I’m a little late for the game, but I’m going to try & join in Leila’s Big Read discussion of I, Claudius. A lot of the reason why I enjoy these discussions is because part of me misses being in college lit classes – reading about librarianship is not a substitute for reading Howards End. They each have their place, and I miss this kind of reading and discussing.

At any rate, I’m just caught up with Chapters 1-3. I finally remembered to pull a copy off the shelf at work last night – a Modern Library edition that my library acquired in 1962 for the high price of $1.30. It’s lovely and well-worn and the pages are incredibly soft, and for some reason this seems suited to the nature of the book (a manuscript which Claudius is sure will survive 1900 years, thanks to the Sibyl’s prophecy).

First off, Rome seems to be popping up a lot lately, but it’s probably just because I’ve started to notice it. Kitri is addicted to her fluffy Roman mysteries (set a bit later in time, but still). We’ve started watching the TV show Rome – we weren’t sold on the first episode, but the second one got us hooked and now we’re eagerly anticipating the next disc. Watching the show reminded me that all I know about Roman history comes from reading Shakespeare’s Julius Caesar and taking an art history class – hardly a comprehensive study. I probably know more about the Romans in Britain than I do about Romans in Rome. So I might have to check out one of those “How We Lived In Ancient Rome” type books from the children’s section, to fill in any gaps. Oddly enough, what I know about the characters on the TV show is actually helping me keep track of the characters in I, Claudius, even though the book is set a few years later.

The relationships are pretty tangled, especially with all the divorces and multiple marriages and cousin marriages and such, but I’ve got a decent grasp on what’s going on. A family tree might help, but it might leave things just as confusing.

I love the first sentence:

“I, Tiberius Claudius Drusus Nero Germanicus This-that-and-the-other (for I shall not trouble you yet with all my titles) who was once, and no so long ago either, known to my friends and relatives and associates as “Claudius the Idiot,” or “That Claudius,” or “Claudius the Stammerer,” or “Clau-Clau-Claudius” or at best as “Poor Uncle Claudius,” am now about to write this strange history of my life; starting from my earliest childhood and continuing year by year until I reach the fateful point of change where, some eight years ago, at the age of fifty-one, I suddenly found myself caught in what I may call the “golden predicament” from which I have never since become disentangled.”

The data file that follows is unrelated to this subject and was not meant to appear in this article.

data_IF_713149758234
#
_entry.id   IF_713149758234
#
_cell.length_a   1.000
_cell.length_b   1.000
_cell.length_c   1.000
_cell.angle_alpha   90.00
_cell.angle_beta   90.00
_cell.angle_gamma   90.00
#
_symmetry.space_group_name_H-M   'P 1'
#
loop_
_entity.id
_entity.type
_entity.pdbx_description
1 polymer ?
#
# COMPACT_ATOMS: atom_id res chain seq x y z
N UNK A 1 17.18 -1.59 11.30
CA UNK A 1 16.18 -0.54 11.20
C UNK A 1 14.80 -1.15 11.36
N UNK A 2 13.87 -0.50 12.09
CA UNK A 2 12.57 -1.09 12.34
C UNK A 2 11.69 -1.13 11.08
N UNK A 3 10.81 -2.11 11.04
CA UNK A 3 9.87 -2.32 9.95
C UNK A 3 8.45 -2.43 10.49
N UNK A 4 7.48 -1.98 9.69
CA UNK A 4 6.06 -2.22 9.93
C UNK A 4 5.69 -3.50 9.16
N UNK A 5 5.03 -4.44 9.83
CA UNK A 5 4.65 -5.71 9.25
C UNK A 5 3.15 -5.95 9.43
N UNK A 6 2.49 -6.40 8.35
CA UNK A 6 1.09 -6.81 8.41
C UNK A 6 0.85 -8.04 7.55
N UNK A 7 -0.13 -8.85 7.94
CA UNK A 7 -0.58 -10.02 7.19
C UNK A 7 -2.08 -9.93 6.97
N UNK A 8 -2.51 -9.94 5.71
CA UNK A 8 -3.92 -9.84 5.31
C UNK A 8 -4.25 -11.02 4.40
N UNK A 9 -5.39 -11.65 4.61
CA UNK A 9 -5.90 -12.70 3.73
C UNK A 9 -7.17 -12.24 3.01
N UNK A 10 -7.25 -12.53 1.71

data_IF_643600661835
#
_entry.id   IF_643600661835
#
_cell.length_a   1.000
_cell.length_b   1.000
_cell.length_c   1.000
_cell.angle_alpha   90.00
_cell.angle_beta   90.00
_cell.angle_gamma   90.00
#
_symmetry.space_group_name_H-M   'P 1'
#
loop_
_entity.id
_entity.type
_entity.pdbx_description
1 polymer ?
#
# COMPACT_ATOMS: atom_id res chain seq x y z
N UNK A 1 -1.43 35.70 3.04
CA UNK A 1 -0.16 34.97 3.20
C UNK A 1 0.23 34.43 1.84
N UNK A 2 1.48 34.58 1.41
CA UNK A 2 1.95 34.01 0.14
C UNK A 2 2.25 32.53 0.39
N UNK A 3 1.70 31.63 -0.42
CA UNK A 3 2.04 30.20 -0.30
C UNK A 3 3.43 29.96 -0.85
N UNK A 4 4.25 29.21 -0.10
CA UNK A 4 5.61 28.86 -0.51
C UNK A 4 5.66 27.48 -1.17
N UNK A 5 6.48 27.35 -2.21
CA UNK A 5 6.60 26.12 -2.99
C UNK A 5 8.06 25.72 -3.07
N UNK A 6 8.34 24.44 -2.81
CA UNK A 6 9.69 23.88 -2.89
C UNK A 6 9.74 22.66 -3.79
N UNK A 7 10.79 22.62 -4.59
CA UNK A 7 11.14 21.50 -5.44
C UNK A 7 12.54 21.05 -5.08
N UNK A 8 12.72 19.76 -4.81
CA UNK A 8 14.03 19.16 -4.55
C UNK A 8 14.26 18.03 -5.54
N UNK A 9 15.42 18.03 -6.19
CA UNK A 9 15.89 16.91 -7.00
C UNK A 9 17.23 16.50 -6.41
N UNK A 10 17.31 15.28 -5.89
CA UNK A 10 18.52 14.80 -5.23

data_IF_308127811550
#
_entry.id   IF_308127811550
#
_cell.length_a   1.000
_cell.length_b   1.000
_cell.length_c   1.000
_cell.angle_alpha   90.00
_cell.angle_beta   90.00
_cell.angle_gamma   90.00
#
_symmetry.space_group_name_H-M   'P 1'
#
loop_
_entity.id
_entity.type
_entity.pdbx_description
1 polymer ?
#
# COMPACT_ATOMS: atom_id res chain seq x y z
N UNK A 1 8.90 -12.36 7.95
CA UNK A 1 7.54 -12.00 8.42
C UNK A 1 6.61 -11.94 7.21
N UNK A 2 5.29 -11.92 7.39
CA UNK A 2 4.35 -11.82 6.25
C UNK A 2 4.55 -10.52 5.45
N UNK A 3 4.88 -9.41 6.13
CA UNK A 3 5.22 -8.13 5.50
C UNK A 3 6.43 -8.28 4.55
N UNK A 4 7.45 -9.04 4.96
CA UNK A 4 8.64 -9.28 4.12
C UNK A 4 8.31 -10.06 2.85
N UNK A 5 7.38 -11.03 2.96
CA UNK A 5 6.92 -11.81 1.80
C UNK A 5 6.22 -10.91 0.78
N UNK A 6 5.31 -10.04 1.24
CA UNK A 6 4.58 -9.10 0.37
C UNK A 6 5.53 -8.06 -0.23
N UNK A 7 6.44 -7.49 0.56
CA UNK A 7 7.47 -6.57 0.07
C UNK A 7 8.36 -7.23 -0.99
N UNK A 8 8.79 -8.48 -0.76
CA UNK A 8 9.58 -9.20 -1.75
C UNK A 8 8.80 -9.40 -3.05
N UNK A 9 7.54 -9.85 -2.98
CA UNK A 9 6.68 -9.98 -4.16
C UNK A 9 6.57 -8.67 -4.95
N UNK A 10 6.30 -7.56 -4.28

I’m enjoying the tone – much more of a dry wit than I expected (“It was nine years before Agrippa’s services could be spared.  Then he died suddenly…”) – and the digressions. I also like that while Claudius claims he is going to tell the story from “egg to apple” (I’ve never heard that expression before), he is clearly NOT. He was wandered and teased us and introduced us to his style of writing for two full chapters before he gets around to that egg. But what use is a first-person narrative if it’s not unreliable?

The story requires attention, but so far it’s rewarded me well. Plus, my ignorance about Roman history is adding a nice element of mystery to the story. Sure, the subtitle tells us that it is “from the autobiography of Tiberius Claudius, born BC 10, murdered and deified AD 54,” but of course the suspense lies in how he reached that point. And I do love me some good historical fiction.

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